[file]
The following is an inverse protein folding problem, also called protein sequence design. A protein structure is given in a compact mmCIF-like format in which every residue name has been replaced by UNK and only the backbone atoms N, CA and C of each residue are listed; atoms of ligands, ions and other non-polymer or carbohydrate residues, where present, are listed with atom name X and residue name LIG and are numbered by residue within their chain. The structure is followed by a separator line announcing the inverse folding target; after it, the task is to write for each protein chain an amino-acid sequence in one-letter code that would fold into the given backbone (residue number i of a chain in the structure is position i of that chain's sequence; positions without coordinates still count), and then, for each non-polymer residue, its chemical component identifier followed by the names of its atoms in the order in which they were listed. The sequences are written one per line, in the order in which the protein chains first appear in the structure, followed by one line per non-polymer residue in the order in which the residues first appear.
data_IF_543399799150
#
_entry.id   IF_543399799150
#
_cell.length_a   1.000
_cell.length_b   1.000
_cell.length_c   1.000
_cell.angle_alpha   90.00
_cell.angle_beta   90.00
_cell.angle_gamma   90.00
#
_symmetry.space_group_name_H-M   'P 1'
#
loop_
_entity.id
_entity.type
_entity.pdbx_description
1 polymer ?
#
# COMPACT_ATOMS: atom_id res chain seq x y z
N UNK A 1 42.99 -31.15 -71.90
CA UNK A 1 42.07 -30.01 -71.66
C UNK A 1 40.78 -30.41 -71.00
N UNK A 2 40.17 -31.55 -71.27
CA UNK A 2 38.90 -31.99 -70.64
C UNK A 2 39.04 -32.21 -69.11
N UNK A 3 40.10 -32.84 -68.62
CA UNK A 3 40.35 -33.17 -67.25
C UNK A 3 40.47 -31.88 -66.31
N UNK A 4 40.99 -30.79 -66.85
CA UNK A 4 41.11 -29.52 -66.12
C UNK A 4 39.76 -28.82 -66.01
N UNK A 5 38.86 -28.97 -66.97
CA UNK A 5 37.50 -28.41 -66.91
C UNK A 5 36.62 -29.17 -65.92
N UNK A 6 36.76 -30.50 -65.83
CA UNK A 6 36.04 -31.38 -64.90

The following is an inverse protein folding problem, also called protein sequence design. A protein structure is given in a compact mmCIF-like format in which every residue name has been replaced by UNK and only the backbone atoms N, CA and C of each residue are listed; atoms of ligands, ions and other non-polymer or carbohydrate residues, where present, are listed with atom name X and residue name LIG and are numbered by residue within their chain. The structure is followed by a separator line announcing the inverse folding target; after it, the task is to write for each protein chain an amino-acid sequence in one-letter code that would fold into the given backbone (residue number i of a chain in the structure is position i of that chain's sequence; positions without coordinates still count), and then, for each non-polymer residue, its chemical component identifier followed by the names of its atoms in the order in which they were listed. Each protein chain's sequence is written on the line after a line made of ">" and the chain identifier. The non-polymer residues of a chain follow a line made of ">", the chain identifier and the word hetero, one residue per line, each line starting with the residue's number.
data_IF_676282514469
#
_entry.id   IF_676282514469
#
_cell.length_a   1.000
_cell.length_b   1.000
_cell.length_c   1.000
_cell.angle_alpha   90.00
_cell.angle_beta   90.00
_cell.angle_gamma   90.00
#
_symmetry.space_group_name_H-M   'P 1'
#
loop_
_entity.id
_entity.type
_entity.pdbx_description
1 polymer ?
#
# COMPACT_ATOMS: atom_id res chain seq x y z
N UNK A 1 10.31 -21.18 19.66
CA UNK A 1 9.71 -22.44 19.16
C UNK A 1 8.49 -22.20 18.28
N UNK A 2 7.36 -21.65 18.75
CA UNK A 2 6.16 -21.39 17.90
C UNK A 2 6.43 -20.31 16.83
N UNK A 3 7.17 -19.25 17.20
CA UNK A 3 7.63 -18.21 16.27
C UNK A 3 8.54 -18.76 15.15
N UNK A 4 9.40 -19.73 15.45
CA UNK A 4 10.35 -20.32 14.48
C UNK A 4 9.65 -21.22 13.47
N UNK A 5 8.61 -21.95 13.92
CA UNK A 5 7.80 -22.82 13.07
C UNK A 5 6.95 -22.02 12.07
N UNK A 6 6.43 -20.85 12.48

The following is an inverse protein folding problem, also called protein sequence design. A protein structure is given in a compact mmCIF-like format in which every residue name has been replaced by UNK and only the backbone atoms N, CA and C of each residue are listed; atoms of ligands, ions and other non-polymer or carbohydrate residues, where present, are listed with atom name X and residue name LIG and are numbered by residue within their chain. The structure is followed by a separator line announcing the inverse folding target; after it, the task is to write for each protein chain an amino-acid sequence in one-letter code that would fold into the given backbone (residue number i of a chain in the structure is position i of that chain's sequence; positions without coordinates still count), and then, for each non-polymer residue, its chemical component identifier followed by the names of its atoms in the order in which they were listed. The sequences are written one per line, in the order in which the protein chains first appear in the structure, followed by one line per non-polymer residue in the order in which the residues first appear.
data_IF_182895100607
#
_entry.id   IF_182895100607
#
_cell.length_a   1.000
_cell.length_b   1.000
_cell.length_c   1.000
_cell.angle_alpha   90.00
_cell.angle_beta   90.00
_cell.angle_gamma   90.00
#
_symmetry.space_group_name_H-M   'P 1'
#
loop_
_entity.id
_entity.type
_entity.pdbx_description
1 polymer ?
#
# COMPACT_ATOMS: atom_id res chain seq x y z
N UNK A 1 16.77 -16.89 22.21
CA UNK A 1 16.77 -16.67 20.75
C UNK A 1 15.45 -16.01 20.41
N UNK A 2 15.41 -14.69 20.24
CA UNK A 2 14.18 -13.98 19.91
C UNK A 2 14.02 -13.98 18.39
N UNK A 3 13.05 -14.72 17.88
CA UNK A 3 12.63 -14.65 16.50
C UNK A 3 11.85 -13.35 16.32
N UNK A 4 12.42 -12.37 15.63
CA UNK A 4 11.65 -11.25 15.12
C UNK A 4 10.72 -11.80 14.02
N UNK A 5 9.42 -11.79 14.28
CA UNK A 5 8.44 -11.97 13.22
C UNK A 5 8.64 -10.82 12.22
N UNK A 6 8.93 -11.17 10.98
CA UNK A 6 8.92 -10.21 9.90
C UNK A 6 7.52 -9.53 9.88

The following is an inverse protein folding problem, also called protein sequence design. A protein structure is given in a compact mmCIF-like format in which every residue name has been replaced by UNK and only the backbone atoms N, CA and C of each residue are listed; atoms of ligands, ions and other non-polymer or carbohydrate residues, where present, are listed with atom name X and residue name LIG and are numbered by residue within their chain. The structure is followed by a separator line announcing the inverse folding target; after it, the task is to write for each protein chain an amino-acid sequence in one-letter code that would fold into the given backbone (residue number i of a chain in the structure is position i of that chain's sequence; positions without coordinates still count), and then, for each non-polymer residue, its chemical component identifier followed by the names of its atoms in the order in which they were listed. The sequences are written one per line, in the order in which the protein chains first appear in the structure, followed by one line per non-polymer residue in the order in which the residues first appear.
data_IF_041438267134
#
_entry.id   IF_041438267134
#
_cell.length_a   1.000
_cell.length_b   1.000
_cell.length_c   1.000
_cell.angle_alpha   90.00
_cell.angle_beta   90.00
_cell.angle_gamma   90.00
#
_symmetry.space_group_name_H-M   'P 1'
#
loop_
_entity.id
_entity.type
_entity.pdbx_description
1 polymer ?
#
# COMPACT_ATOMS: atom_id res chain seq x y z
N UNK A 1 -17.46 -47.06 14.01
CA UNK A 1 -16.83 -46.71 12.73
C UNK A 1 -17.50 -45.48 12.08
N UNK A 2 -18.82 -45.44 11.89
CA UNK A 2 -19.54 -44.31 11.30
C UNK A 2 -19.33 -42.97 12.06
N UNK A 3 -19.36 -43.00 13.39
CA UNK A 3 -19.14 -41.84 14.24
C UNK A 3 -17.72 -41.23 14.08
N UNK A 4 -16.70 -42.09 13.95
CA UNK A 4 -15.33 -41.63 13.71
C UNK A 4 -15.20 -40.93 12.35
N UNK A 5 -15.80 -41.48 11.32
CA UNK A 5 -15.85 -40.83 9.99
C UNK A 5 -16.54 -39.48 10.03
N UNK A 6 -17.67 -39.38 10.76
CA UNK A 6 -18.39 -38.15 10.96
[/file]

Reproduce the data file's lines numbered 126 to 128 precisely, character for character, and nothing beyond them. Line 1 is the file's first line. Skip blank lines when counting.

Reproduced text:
#
_symmetry.space_group_name_H-M   'P 1'
#